Metal Gear Solid 4: Guns of the Patriots is the most technically stunning video game ever made. It's also a fine example of storytelling prowess within its medium, combining gameplay and narrative so slickly and beautifully that it's impossible to extricate one from the other. It's likely you will emerge awestruck from your first play-through, wishing the experience would continue yet nonetheless satisfied with its conclusion. It's difficult not to sound hyperbolic when discussing MGS4 because every part of its design seemingly fulfills its vision, without compromise. There is no halfway.
Fully realized, lengthy story sequences will come as no surprise to anyone who has played a Metal Gear game. You'll spend a good half of MGS4 watching cinematics, but it would be a grave misinterpretation to assume that great gameplay takes a backseat to the story. Rather, these two elements are tightly intertwined, and this tapestry is held together by an important technical thread: Cutscenes that are rendered fully in real time within the game engine. It's impressive enough that these scenes look as good as any prerendered cinematic you've ever watched. It's even more amazing when those same scenes transition without pause into gameplay, and the same hulking mech you watched lumber about in the cinematic is looming above you. The subtle animations, the lush environments, and the rich textures are the same in and out of story sequences, and the effect is so seamless it may take your breath away. You can skip past the scenes if you prefer, but doing so would soften the experience. The story sequences carry more weight because of the intense gameplay that precedes them--and the gameplay feels more compelling because the story gives you powerful reasons to care about your mission. The high point of this fusion occurs in an exciting and memorable split-screen sequence that simply must be experienced.
Talking about what, exactly, is going on in the plot in the midst of MGS4's grand sweeping gestures is to risk spoiling each little surprise as it emerges. Snake, suffering from the rapid onset of aging, now must cope with stiff joints in addition to the looming specter of Liquid Ocelot's newest plans. This is Snake's final hurrah; yet as the story reaches one height after another, the juxtaposition of huge set piece battles and formidable bosses with Snake's deteriorating body creates tension and gravity even beyond the series' usual pretensions. Some new plot strands emerge while others get tied up, and old friends (and enemies) refuse to be forgotten. You'll also bear witness to a few reunions--some bloody, some teary, and some legitimately shocking. Parts of it are overblown, to be sure. The musical score gets heavy-handed and the voice acting and writing are frequently dogmatic, so while there are plenty of subtle moments, subtlety isn't really MGS4's strong suit. But it doesn't need to be. After all, the fate of the world hangs in the balance, and judging from a few silly attempts at humor that don't work, developer Kojima Productions was wise to err on the side of melodrama.
The gameplay proper is familiar to fans, but it's been cleaned up and expanded, holding as many twists and surprises as the story. For starters, both gunplay and close-quarters combat are more satisfying. Regarding melee, the controls have been streamlined, making it less cumbersome to grab an enemy soldier or perform a stealthy blade kill. Shooting mechanics are even more improved, so much so that shooting your way out of a pickle is just as enjoyable as sneaking around it. There are a huge number of weapons to play with; so many that you'll probably finish the campaign without using many of them. Yet, quality wasn't sacrificed for quantity: Every weapon feels just right, from your handy operator sidearm (best when upgraded with a silencer) and standard issue assault rifles to a powerful railgun. The standard over-the-shoulder view is fine for the most part, but you can gaze down the sights from a first-person perspective. Both views can be further improved with various enhancements, such as laser sights and scopes.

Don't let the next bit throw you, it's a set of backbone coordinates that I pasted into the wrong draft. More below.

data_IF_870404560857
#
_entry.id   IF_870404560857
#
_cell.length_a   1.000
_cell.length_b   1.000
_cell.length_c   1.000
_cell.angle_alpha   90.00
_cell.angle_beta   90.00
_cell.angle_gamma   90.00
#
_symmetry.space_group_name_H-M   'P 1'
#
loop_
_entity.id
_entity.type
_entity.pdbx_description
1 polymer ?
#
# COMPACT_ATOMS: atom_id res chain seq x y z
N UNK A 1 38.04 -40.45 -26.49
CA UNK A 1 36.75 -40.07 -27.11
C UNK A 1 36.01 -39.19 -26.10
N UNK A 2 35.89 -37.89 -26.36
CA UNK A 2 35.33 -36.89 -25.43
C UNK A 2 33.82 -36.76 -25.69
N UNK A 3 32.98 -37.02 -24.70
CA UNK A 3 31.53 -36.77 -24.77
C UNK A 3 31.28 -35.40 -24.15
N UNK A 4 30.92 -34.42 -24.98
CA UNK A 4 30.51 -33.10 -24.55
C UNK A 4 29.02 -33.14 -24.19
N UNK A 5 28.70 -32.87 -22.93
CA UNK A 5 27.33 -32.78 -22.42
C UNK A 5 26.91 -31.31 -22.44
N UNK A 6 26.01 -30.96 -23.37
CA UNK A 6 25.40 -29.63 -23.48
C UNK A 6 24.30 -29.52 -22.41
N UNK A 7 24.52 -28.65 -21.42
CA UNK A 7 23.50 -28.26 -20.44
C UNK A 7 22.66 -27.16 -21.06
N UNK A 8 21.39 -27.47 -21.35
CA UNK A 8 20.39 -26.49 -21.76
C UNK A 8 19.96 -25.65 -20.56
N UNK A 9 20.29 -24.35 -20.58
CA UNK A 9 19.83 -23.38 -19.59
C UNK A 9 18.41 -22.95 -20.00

Not that you don't have all the tools for completely avoiding your enemies if you choose that route. Snake's got the basics covered: crawling, hugging walls, peeking around corners, and hanging from ledges, for example. Cover mechanics are tighter than ever, so you can crouch and take potshots from behind cover with ease. There are also a number of important gadgets that will make your life easier in this regard. The most obvious of these is your OctoCamo suit, which takes on the texture of your surroundings when you're prone or pressed against cover. Not only does this make it simpler to avoid watchful eyes, but it's also a cool visual effect. Eventually, you'll be able to camouflage Snake's head, and a few of the available camo options are bound to stir some fans' nostalgia. The Solid Eye is your other major tool, as it expands your compass into a sonic-sensitive radar and allows you to use night vision and a tactical first-person view. These are helpful gadgets indeed, even during boss fights, like a stirring encounter in a blinding blizzard.
Other gadgets, such as portable hiding places (cardboard boxes and rusty barrels) and the Metal Gear Mk. II (a stealthed robot that you can command as a scouting device), are useful to anyone who prefers the sneaky approach. Not every gadget is a welcome addition, though. For example, the much-ballyhooed iPod is a neat touch, but to use it, you cannot have another gadget equipped, so you'll quickly forget the option even exists. But aside from these nitpicks, one of the things that makes the core gameplay so enjoyable is that you're rarely strapped into a single style of play. Shooting your way through requires more thought and care than you'd put into a standard action game, but you never feel as though the gun mechanics are stuffed uncomfortably into a stealth game. If you'd rather sneak, you never have the impression that stealth was shoehorned into a game that's meant to be played as a shooter. Sure, you're Solid Snake--you're not supposed to get caught. But if you're stuck in a jam, breaking stealth isn't a death sentence, and in fact, facing certain enemies head-on is often a heart-pounding, challenging experience. The few levels that do force you into one style, such as one in which you shadow your target through an Eastern European city, are still great, if not quite as impactful.
You'll need to keep an eye on Snake's stress levels and psyche. Though these aspects are more peripheral than health levels, they fit nicely within the plot. When Snake gets stressed (if he gets cold or encumbered, for example), his psyche gauge starts to deplete. The lower the gauge, the slower you will move and the less quickly you replenish health. Generally speaking, the psyche meter is rarely a factor, and should you notice Snake groaning a bit more, there are items like compresses you can use for a pick-me-up. Should the meter get too low, you won't be able to hold up your weapon or rush for cover. This doesn't happen often though, and while you'll need to keep a close eye on your health for obvious reasons, you won't need to pay too much heed to psyche.